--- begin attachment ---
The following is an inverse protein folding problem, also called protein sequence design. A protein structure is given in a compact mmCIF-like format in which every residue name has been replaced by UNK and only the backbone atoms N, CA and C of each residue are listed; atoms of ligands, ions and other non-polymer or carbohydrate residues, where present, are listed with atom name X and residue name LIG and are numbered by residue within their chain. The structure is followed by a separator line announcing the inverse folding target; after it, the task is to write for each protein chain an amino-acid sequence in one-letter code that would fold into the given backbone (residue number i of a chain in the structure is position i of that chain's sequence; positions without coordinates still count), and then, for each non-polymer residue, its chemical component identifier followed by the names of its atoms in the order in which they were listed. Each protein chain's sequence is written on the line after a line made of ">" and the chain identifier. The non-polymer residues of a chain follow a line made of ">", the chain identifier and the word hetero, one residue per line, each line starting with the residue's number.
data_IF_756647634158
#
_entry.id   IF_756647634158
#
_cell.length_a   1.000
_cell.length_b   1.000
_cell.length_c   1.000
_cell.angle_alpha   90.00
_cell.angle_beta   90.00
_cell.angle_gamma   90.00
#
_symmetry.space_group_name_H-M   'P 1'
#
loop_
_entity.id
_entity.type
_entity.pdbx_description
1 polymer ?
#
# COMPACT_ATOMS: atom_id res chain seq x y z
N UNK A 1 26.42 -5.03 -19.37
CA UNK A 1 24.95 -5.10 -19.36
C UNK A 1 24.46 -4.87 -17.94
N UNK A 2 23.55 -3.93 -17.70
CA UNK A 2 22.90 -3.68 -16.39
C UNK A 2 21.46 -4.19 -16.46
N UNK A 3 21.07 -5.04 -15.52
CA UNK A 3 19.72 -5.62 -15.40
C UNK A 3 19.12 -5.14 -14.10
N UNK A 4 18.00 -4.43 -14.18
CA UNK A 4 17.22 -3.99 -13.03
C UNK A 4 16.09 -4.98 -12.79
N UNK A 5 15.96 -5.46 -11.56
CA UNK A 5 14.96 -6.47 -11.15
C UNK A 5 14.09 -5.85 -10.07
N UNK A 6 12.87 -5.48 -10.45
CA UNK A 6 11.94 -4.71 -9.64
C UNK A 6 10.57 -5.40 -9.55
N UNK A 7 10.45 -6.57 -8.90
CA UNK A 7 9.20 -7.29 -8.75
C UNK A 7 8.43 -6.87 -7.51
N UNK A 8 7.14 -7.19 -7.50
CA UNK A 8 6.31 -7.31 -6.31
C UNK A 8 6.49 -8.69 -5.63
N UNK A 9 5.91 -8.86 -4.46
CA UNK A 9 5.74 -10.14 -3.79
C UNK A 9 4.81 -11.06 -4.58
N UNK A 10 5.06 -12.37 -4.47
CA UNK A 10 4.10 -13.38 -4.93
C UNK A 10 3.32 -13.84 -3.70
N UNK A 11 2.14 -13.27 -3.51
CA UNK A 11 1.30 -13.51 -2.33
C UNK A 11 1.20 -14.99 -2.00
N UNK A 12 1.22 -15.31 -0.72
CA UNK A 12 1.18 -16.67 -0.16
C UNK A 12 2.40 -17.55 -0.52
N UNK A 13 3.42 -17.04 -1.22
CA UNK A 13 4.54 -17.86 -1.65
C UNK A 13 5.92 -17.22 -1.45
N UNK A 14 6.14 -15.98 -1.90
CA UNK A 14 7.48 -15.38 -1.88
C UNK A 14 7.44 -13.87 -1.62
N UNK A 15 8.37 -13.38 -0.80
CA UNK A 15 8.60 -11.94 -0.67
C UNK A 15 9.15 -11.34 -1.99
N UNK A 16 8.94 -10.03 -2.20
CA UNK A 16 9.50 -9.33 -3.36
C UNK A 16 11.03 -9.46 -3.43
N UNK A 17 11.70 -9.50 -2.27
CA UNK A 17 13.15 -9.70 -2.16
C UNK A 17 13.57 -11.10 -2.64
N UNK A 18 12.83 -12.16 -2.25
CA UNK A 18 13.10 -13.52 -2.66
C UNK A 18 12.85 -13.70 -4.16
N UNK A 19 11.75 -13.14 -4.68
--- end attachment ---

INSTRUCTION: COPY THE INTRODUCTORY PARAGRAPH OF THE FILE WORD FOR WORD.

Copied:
The following is an inverse protein folding problem, also called protein sequence design. A protein structure is given in a compact mmCIF-like format in which every residue name has been replaced by UNK and only the backbone atoms N, CA and C of each residue are listed; atoms of ligands, ions and other non-polymer or carbohydrate residues, where present, are listed with atom name X and residue name LIG and are numbered by residue within their chain. The structure is followed by a separator line announcing the inverse folding target; after it, the task is to write for each protein chain an amino-acid sequence in one-letter code that would fold into the given backbone (residue number i of a chain in the structure is position i of that chain's sequence; positions without coordinates still count), and then, for each non-polymer residue, its chemical component identifier followed by the names of its atoms in the order in which they were listed. Each protein chain's sequence is written on the line after a line made of ">" and the chain identifier. The non-polymer residues of a chain follow a line made of ">", the chain identifier and the word hetero, one residue per line, each line starting with the residue's number.